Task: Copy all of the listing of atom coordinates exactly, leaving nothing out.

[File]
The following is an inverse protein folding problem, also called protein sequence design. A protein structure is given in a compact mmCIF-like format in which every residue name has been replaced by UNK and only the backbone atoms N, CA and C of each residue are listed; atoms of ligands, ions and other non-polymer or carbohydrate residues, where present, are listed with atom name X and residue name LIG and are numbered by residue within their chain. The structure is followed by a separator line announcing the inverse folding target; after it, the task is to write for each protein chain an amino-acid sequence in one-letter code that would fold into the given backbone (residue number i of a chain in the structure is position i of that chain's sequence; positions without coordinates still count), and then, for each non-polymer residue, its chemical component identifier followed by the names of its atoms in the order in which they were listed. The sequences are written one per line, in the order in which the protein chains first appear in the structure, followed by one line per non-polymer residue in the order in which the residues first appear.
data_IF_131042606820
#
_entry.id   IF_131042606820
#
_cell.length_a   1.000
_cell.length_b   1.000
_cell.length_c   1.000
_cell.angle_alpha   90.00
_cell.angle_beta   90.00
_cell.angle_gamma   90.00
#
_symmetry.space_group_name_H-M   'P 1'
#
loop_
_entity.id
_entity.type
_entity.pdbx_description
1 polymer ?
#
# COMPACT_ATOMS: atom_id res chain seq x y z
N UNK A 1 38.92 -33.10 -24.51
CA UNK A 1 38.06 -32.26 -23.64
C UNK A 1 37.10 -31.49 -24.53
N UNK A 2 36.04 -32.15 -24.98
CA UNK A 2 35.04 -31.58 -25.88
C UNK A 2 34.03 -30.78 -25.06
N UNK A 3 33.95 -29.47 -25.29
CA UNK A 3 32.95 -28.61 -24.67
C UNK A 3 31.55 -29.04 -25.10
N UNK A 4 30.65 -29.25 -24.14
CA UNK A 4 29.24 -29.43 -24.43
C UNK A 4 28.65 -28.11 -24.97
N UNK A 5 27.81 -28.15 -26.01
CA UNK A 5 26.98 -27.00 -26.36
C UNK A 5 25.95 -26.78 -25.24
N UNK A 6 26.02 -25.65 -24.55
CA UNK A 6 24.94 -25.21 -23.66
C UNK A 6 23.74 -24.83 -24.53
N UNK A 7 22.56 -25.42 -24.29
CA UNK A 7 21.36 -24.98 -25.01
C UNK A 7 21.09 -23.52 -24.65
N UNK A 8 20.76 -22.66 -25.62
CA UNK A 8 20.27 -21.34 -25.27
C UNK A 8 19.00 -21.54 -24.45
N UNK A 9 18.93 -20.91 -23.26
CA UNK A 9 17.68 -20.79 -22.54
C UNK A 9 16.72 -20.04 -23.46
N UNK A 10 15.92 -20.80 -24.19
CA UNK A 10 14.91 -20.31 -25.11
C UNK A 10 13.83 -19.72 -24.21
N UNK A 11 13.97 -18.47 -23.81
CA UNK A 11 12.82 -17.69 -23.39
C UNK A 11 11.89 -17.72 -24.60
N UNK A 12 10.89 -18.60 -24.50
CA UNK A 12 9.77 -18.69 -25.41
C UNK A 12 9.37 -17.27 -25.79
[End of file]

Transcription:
The following is an inverse protein folding problem, also called protein sequence design. A protein structure is given in a compact mmCIF-like format in which every residue name has been replaced by UNK and only the backbone atoms N, CA and C of each residue are listed; atoms of ligands, ions and other non-polymer or carbohydrate residues, where present, are listed with atom name X and residue name LIG and are numbered by residue within their chain. The structure is followed by a separator line announcing the inverse folding target; after it, the task is to write for each protein chain an amino-acid sequence in one-letter code that would fold into the given backbone (residue number i of a chain in the structure is position i of that chain's sequence; positions without coordinates still count), and then, for each non-polymer residue, its chemical component identifier followed by the names of its atoms in the order in which they were listed. The sequences are written one per line, in the order in which the protein chains first appear in the structure, followed by one line per non-polymer residue in the order in which the residues first appear.
data_IF_131042606820
#
_entry.id   IF_131042606820
#
_cell.length_a   1.000
_cell.length_b   1.000
_cell.length_c   1.000
_cell.angle_alpha   90.00
_cell.angle_beta   90.00
_cell.angle_gamma   90.00
#
_symmetry.space_group_name_H-M   'P 1'
#
loop_
_entity.id
_entity.type
_entity.pdbx_description
1 polymer ?
#
# COMPACT_ATOMS: atom_id res chain seq x y z
N UNK A 1 38.92 -33.10 -24.51
CA UNK A 1 38.06 -32.26 -23.64
C UNK A 1 37.10 -31.49 -24.53
N UNK A 2 36.04 -32.15 -24.98
CA UNK A 2 35.04 -31.58 -25.88
C UNK A 2 34.03 -30.78 -25.06
N UNK A 3 33.95 -29.47 -25.29
CA UNK A 3 32.95 -28.61 -24.67
C UNK A 3 31.55 -29.04 -25.10
N UNK A 4 30.65 -29.25 -24.14
CA UNK A 4 29.24 -29.43 -24.43
C UNK A 4 28.65 -28.11 -24.97
N UNK A 5 27.81 -28.15 -26.01
CA UNK A 5 26.98 -27.00 -26.36
C UNK A 5 25.95 -26.78 -25.24
N UNK A 6 26.02 -25.65 -24.55
CA UNK A 6 24.94 -25.21 -23.66
C UNK A 6 23.74 -24.83 -24.53
N UNK A 7 22.56 -25.42 -24.29
CA UNK A 7 21.36 -24.98 -25.01
C UNK A 7 21.09 -23.52 -24.65
N UNK A 8 20.76 -22.66 -25.62
CA UNK A 8 20.27 -21.34 -25.27
C UNK A 8 19.00 -21.54 -24.45
N UNK A 9 18.93 -20.91 -23.26
CA UNK A 9 17.68 -20.79 -22.54
C UNK A 9 16.72 -20.04 -23.46
N UNK A 10 15.92 -20.80 -24.19
CA UNK A 10 14.91 -20.31 -25.11
C UNK A 10 13.83 -19.72 -24.21
N UNK A 11 13.97 -18.47 -23.81
CA UNK A 11 12.82 -17.69 -23.39
C UNK A 11 11.89 -17.72 -24.60
N UNK A 12 10.89 -18.60 -24.50
CA UNK A 12 9.77 -18.69 -25.41
C UNK A 12 9.37 -17.27 -25.79